Back in the first quarter of the 19th century, when Edmund Burke referred to the Reporters Gallery in the House of Commons as The Fourth Estate, he never imagined his description of The Press back then would still be alive and well some two hundred years later, all the way across the Atlantic in these distant isles of yore. Of course, Burke never meant for his phrase to become the fable it is made out to be today. He never once mentioned it in any of his published works. But many who don’t know its origin behave as if The Fourth Estate is some property that only the press can claim and own.
Lord Macaulay (in his Hallam in 1828) would use the phrase to explain what Burke had said many years earlier, that The Gallery (in the Commons) where the reporters sit has become a fourth estate of the realm.
None of those holding on to the phrase for dear life today have offered any inkling of their knowledge of the other Three Estates or what realm they formed part of in Burke’s time – or now.
And then there is that other age-old reference to Fifth Columnists. My impeccable reference source describes it as Traitors, those within a country who are working for the enemy, often by infiltrating key positions and seeking to undermine the body politic from within.
Of course, there is a vast ocean of difference between a columnist writing online or in the papers and the fighters General Mola was referring to when he said during the Spanish Civil War (1936-39) that he had four columns encircling Madrid and a fifth column working for him in the city.
There could very well be occasional references here to Fifth Columnists of The Fourth Estate today – depending, of course, on who is searching where. But even before starting our search engines, we may want to first realize that there is also The Fifth Estate to deal with, but about which I am hearing nary a word.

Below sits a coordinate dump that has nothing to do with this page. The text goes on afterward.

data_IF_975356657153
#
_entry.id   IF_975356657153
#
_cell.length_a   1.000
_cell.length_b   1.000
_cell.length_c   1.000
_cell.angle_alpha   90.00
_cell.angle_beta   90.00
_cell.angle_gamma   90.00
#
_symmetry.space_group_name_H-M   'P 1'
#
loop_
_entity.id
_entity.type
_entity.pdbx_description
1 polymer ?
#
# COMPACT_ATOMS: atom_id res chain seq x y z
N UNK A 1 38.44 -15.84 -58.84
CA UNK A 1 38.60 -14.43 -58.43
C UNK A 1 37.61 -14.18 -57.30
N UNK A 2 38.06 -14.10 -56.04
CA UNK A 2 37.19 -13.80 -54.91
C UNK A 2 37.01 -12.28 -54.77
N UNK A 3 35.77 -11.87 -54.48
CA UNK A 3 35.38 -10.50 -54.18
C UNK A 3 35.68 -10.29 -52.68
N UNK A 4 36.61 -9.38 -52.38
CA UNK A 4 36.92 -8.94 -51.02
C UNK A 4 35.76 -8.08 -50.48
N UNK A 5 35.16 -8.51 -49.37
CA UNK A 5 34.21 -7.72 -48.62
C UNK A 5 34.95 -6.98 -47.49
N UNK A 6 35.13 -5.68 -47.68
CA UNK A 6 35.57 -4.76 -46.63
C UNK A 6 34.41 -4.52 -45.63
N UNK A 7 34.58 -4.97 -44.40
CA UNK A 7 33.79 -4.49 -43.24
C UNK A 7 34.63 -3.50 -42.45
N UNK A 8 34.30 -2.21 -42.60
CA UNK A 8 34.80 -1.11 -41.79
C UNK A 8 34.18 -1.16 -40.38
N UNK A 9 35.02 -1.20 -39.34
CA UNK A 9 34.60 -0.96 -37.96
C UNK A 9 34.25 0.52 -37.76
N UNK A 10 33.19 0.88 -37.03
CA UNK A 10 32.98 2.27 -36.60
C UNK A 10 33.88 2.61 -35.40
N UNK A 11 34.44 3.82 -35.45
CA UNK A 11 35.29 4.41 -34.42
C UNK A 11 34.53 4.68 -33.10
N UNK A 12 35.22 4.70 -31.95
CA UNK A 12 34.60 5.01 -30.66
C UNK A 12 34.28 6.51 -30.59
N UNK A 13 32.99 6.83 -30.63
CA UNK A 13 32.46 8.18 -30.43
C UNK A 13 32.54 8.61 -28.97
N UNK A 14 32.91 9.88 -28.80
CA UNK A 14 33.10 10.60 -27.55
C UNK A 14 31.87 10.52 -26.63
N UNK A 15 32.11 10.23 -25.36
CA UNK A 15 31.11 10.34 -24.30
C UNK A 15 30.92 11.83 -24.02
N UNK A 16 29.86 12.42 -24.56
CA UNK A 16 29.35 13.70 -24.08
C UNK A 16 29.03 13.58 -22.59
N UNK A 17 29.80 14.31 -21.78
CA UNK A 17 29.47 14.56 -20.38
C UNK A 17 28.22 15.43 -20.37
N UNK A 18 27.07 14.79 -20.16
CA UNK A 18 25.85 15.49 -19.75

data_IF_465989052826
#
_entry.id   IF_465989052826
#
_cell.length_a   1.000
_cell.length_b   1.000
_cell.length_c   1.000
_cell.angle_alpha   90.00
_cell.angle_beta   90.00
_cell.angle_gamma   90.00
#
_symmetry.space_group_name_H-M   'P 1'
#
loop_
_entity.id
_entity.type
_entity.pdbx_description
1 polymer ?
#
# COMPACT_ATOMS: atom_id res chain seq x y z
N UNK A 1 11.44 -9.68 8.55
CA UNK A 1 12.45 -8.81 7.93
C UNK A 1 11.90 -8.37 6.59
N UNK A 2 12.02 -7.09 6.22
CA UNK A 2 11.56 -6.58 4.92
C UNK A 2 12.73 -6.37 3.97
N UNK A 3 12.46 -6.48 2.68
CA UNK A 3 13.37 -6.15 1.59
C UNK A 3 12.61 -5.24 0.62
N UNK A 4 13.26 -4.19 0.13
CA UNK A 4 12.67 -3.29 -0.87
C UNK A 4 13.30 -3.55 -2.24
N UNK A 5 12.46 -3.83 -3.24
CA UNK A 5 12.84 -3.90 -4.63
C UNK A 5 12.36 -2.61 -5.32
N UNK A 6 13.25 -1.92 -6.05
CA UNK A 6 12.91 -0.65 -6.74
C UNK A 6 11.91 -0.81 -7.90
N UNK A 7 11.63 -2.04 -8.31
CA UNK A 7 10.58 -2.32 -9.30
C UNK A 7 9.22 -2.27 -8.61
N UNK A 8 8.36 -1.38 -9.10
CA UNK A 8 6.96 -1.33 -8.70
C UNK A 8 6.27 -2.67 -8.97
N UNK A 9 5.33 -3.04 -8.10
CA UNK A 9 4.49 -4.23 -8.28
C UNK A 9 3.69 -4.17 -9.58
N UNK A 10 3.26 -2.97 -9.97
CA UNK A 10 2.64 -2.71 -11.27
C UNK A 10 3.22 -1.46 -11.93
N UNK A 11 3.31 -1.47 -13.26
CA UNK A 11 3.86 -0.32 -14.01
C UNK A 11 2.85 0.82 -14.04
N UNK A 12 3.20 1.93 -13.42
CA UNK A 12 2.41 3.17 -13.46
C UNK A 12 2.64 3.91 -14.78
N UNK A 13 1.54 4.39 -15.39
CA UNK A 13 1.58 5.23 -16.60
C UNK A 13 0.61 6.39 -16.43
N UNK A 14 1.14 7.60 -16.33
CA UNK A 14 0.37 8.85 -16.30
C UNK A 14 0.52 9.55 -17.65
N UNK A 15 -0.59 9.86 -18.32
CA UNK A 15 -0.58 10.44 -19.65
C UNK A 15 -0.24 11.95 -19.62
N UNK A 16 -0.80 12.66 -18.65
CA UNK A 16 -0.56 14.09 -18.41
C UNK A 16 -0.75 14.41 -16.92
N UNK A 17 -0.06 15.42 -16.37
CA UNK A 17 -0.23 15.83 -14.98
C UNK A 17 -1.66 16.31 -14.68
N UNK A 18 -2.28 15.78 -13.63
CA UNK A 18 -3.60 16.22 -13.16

According to my same irrefutable source, the term The Fifth Estate is jocularly applied (in Britain) to various so-called authorities such as the BBC, the trade unions and so on, following on The Fourth Estate.
So, by all the above accounts, The Fourth and Fifth Estates differ as much as the columnists who scribble and those who march.
Fast-forward to here and today . . .
Do we have a Reporters Gallery in the House of the type that led Burke to coin his catchy and propertied phrase?
When last did any occupier of our Reporters Gallery file a story that would have forced any MP here to pay respect due, by way of duly respecting the power of the pen, a la Burke?
We don’t have a BBC here but in an age when local reporters have already started recalling those good old days when May Day was Labour Day, can we classify our trade unions as The Fifth Estate?
I really don’t know…
Take how we (in the press) cover(ed) the appointment of a new police commissioner. The Government went by the book, through the Public Service Commission. But the Opposition says it will prefer a police commissioner to be interviewed for the job, not by the commission, but by elected parliamentarians in the House.
The Opposition says the Prime Minister should have no say in the matter. But its proposal is to remove the power to appoint a police commissioner from one politician and put it in the hands of several.
That sounds to me like trying to depoliticize the selection process by deeper politicizing it. But I suppose it is only me that sees it that way.
Similarly, the press here keeps referring to the current holder as the New Police Commissioner, even though the same press reported (when he was named as the man of choice) that his appointment will be reviewed after a certain period on the job.
In my book, that makes the current holder of the post an Acting Commissioner of Police. But try selling that to Our Fourth Estate!